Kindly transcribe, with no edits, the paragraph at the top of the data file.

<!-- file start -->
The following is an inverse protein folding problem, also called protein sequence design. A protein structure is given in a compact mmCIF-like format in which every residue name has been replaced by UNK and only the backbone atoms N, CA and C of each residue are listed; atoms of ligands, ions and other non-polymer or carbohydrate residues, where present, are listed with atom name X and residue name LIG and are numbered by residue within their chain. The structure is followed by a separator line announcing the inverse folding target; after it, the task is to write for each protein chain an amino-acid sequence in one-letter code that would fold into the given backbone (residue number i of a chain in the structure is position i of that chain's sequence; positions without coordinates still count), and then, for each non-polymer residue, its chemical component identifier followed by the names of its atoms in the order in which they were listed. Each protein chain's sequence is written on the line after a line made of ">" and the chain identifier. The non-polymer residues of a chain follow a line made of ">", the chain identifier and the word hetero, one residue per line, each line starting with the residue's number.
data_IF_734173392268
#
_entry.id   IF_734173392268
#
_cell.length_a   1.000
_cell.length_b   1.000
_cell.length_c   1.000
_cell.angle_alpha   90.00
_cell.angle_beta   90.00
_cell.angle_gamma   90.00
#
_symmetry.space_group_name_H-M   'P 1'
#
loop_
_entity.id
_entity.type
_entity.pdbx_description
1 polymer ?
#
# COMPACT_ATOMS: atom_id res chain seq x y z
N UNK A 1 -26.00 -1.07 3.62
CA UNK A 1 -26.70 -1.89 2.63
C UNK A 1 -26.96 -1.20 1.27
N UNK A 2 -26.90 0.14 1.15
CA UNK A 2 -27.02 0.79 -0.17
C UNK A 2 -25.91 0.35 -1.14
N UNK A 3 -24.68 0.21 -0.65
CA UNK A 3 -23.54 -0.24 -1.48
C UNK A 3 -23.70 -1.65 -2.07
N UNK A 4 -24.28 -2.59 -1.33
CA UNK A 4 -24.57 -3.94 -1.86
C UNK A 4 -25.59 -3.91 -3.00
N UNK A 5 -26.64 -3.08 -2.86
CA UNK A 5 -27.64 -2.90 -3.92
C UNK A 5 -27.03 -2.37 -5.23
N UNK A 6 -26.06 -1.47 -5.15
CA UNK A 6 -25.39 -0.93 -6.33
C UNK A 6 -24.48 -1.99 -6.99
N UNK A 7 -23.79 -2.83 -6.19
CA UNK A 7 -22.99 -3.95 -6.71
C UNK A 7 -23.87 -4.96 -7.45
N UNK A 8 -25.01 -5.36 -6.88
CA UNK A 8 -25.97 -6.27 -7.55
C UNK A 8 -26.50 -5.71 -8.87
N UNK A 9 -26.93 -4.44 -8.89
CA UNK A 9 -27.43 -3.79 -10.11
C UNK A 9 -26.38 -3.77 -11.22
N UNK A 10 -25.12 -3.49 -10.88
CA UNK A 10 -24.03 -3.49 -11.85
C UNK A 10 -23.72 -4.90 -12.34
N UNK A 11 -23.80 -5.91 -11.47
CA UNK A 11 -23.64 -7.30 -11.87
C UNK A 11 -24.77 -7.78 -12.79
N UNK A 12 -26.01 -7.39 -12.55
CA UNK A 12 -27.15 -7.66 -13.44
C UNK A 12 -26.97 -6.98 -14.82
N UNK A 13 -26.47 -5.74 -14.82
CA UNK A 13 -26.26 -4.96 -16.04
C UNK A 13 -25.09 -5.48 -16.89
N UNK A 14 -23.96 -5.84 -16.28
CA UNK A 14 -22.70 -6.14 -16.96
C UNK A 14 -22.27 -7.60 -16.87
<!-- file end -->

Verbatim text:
The following is an inverse protein folding problem, also called protein sequence design. A protein structure is given in a compact mmCIF-like format in which every residue name has been replaced by UNK and only the backbone atoms N, CA and C of each residue are listed; atoms of ligands, ions and other non-polymer or carbohydrate residues, where present, are listed with atom name X and residue name LIG and are numbered by residue within their chain. The structure is followed by a separator line announcing the inverse folding target; after it, the task is to write for each protein chain an amino-acid sequence in one-letter code that would fold into the given backbone (residue number i of a chain in the structure is position i of that chain's sequence; positions without coordinates still count), and then, for each non-polymer residue, its chemical component identifier followed by the names of its atoms in the order in which they were listed. Each protein chain's sequence is written on the line after a line made of ">" and the chain identifier. The non-polymer residues of a chain follow a line made of ">", the chain identifier and the word hetero, one residue per line, each line starting with the residue's number.